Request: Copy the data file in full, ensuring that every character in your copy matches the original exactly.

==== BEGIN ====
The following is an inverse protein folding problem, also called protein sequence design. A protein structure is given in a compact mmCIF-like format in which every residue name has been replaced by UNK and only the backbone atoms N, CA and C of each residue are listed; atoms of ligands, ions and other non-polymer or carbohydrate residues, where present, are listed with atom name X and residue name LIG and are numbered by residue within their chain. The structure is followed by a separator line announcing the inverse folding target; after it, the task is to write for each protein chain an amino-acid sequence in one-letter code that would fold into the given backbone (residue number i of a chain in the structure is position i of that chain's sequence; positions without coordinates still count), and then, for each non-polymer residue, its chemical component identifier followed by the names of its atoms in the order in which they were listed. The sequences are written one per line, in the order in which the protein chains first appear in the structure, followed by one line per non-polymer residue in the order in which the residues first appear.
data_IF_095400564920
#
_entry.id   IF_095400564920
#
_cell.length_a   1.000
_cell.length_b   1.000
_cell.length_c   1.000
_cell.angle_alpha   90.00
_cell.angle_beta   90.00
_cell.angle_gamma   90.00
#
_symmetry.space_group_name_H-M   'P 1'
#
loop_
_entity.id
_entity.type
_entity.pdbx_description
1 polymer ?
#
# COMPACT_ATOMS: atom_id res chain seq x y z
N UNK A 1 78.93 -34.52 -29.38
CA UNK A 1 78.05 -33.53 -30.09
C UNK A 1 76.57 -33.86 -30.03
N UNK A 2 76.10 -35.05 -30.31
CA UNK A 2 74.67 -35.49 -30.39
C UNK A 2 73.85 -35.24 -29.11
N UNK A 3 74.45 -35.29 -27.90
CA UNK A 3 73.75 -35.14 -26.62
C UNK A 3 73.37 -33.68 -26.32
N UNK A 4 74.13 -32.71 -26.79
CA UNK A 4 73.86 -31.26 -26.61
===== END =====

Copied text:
The following is an inverse protein folding problem, also called protein sequence design. A protein structure is given in a compact mmCIF-like format in which every residue name has been replaced by UNK and only the backbone atoms N, CA and C of each residue are listed; atoms of ligands, ions and other non-polymer or carbohydrate residues, where present, are listed with atom name X and residue name LIG and are numbered by residue within their chain. The structure is followed by a separator line announcing the inverse folding target; after it, the task is to write for each protein chain an amino-acid sequence in one-letter code that would fold into the given backbone (residue number i of a chain in the structure is position i of that chain's sequence; positions without coordinates still count), and then, for each non-polymer residue, its chemical component identifier followed by the names of its atoms in the order in which they were listed. The sequences are written one per line, in the order in which the protein chains first appear in the structure, followed by one line per non-polymer residue in the order in which the residues first appear.
data_IF_095400564920
#
_entry.id   IF_095400564920
#
_cell.length_a   1.000
_cell.length_b   1.000
_cell.length_c   1.000
_cell.angle_alpha   90.00
_cell.angle_beta   90.00
_cell.angle_gamma   90.00
#
_symmetry.space_group_name_H-M   'P 1'
#
loop_
_entity.id
_entity.type
_entity.pdbx_description
1 polymer ?
#
# COMPACT_ATOMS: atom_id res chain seq x y z
N UNK A 1 78.93 -34.52 -29.38
CA UNK A 1 78.05 -33.53 -30.09
C UNK A 1 76.57 -33.86 -30.03
N UNK A 2 76.10 -35.05 -30.31
CA UNK A 2 74.67 -35.49 -30.39
C UNK A 2 73.85 -35.24 -29.11
N UNK A 3 74.45 -35.29 -27.90
CA UNK A 3 73.75 -35.14 -26.62
C UNK A 3 73.37 -33.68 -26.32
N UNK A 4 74.13 -32.71 -26.79
CA UNK A 4 73.86 -31.26 -26.61